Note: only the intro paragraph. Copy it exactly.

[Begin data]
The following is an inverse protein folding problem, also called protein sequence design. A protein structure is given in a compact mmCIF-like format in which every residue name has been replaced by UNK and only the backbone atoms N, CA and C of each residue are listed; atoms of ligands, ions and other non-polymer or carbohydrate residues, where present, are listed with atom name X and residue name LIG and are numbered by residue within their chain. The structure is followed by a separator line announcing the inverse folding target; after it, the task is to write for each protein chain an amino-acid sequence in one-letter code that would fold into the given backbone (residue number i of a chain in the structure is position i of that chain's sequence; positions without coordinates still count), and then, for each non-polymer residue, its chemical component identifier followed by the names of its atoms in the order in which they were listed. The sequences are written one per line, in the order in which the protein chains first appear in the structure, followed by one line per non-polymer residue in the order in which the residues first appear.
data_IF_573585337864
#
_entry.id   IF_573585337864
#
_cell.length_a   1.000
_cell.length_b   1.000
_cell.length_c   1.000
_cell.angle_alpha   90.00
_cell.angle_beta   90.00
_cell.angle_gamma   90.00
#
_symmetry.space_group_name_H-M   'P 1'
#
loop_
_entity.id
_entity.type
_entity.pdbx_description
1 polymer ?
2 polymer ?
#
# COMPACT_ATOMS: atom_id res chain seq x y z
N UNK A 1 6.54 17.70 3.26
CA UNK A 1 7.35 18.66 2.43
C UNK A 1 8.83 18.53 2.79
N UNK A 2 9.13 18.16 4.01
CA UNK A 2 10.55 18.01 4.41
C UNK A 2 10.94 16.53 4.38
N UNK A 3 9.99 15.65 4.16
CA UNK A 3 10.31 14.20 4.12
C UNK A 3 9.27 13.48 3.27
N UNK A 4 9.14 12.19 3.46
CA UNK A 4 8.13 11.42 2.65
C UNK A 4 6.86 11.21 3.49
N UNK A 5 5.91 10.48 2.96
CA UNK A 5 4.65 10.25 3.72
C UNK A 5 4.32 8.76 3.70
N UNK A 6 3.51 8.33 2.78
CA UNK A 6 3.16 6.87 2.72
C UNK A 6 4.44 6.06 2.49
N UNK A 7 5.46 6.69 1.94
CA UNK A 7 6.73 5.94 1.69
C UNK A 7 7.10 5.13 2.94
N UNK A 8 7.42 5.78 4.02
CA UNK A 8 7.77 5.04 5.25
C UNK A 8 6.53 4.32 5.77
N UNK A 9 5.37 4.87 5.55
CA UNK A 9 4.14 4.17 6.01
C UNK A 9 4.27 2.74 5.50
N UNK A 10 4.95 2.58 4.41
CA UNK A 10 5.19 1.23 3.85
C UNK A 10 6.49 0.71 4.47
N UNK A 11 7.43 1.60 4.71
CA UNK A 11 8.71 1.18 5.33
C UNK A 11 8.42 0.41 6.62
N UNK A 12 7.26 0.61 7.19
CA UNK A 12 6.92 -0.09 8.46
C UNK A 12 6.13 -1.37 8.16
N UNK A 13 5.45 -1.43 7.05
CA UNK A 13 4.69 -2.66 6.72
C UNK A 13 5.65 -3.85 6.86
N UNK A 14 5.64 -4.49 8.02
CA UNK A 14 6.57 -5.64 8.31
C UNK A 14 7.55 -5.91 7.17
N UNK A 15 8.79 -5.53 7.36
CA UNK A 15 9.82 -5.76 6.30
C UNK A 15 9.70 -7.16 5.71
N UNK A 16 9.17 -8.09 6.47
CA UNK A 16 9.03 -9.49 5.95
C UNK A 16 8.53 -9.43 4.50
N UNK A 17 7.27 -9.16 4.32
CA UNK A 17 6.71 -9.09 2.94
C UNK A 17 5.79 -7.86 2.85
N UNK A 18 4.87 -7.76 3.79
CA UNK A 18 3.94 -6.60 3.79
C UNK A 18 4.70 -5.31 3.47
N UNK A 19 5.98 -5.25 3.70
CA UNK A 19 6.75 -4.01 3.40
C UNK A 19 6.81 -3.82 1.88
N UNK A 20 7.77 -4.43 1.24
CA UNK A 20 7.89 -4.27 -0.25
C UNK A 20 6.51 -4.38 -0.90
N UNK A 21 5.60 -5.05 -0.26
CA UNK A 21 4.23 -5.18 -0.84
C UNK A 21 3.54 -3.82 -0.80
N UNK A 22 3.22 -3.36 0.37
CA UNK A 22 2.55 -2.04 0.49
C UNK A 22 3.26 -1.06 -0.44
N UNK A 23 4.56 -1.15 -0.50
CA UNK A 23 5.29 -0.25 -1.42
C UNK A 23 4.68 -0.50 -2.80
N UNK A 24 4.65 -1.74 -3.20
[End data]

The following is an inverse protein folding problem, also called protein sequence design. A protein structure is given in a compact mmCIF-like format in which every residue name has been replaced by UNK and only the backbone atoms N, CA and C of each residue are listed; atoms of ligands, ions and other non-polymer or carbohydrate residues, where present, are listed with atom name X and residue name LIG and are numbered by residue within their chain. The structure is followed by a separator line announcing the inverse folding target; after it, the task is to write for each protein chain an amino-acid sequence in one-letter code that would fold into the given backbone (residue number i of a chain in the structure is position i of that chain's sequence; positions without coordinates still count), and then, for each non-polymer residue, its chemical component identifier followed by the names of its atoms in the order in which they were listed. The sequences are written one per line, in the order in which the protein chains first appear in the structure, followed by one line per non-polymer residue in the order in which the residues first appear.